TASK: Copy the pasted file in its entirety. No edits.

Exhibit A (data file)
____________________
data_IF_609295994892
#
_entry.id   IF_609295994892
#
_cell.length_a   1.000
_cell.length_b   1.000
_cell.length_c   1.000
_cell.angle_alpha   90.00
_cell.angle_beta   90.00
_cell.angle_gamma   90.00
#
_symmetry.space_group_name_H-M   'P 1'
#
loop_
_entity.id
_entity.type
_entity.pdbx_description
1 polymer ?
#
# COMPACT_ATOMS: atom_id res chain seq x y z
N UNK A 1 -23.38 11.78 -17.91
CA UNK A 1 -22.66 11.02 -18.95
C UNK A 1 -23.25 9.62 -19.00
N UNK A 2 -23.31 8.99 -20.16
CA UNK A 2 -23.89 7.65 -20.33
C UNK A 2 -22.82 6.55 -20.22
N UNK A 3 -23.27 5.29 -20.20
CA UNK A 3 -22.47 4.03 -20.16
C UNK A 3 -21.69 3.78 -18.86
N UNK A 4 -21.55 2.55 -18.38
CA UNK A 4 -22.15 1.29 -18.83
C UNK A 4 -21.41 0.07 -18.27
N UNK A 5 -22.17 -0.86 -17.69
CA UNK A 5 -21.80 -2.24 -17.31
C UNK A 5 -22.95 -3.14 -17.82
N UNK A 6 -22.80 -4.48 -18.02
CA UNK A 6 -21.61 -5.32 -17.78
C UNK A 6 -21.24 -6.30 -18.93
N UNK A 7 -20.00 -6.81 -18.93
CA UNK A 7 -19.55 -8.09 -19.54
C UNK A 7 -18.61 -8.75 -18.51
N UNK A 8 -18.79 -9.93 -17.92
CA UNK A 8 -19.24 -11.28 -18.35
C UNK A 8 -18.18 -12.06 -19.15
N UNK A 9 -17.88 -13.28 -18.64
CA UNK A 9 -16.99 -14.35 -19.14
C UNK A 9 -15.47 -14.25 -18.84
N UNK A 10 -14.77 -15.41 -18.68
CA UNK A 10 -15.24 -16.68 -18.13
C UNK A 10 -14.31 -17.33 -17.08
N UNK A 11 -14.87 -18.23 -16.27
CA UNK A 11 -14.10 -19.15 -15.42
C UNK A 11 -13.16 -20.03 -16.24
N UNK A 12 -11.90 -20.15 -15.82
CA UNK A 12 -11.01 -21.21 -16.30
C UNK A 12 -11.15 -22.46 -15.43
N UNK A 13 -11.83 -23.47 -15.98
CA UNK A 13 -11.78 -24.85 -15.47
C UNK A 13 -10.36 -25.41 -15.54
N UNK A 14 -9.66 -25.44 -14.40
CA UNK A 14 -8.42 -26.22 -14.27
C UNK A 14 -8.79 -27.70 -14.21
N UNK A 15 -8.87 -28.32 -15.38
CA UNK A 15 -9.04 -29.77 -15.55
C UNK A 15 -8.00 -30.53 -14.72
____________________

data_IF_609295994892
#
_entry.id   IF_609295994892
#
_cell.length_a   1.000
_cell.length_b   1.000
_cell.length_c   1.000
_cell.angle_alpha   90.00
_cell.angle_beta   90.00
_cell.angle_gamma   90.00
#
_symmetry.space_group_name_H-M   'P 1'
#
loop_
_entity.id
_entity.type
_entity.pdbx_description
1 polymer ?
#
# COMPACT_ATOMS: atom_id res chain seq x y z
N UNK A 1 -23.38 11.78 -17.91
CA UNK A 1 -22.66 11.02 -18.95
C UNK A 1 -23.25 9.62 -19.00
N UNK A 2 -23.31 8.99 -20.16
CA UNK A 2 -23.89 7.65 -20.33
C UNK A 2 -22.82 6.55 -20.22
N UNK A 3 -23.27 5.29 -20.20
CA UNK A 3 -22.47 4.03 -20.16
C UNK A 3 -21.69 3.78 -18.86
N UNK A 4 -21.55 2.55 -18.38
CA UNK A 4 -22.15 1.29 -18.83
C UNK A 4 -21.41 0.07 -18.27
N UNK A 5 -22.17 -0.86 -17.69
CA UNK A 5 -21.80 -2.24 -17.31
C UNK A 5 -22.95 -3.14 -17.82
N UNK A 6 -22.80 -4.48 -18.02
CA UNK A 6 -21.61 -5.32 -17.78
C UNK A 6 -21.24 -6.30 -18.93
N UNK A 7 -20.00 -6.81 -18.93
CA UNK A 7 -19.55 -8.09 -19.54
C UNK A 7 -18.61 -8.75 -18.51
N UNK A 8 -18.79 -9.93 -17.92
CA UNK A 8 -19.24 -11.28 -18.35
C UNK A 8 -18.18 -12.06 -19.15
N UNK A 9 -17.88 -13.28 -18.64
CA UNK A 9 -16.99 -14.35 -19.14
C UNK A 9 -15.47 -14.25 -18.84
N UNK A 10 -14.77 -15.41 -18.68
CA UNK A 10 -15.24 -16.68 -18.13
C UNK A 10 -14.31 -17.33 -17.08
N UNK A 11 -14.87 -18.23 -16.27
CA UNK A 11 -14.10 -19.15 -15.42
C UNK A 11 -13.16 -20.03 -16.24
N UNK A 12 -11.90 -20.15 -15.82
CA UNK A 12 -11.01 -21.21 -16.30
C UNK A 12 -11.15 -22.46 -15.43
N UNK A 13 -11.83 -23.47 -15.98
CA UNK A 13 -11.78 -24.85 -15.47
C UNK A 13 -10.36 -25.41 -15.54
N UNK A 14 -9.66 -25.44 -14.40
CA UNK A 14 -8.42 -26.22 -14.27
C UNK A 14 -8.79 -27.70 -14.21
N UNK A 15 -8.87 -28.32 -15.38
CA UNK A 15 -9.04 -29.77 -15.55
C UNK A 15 -8.00 -30.53 -14.72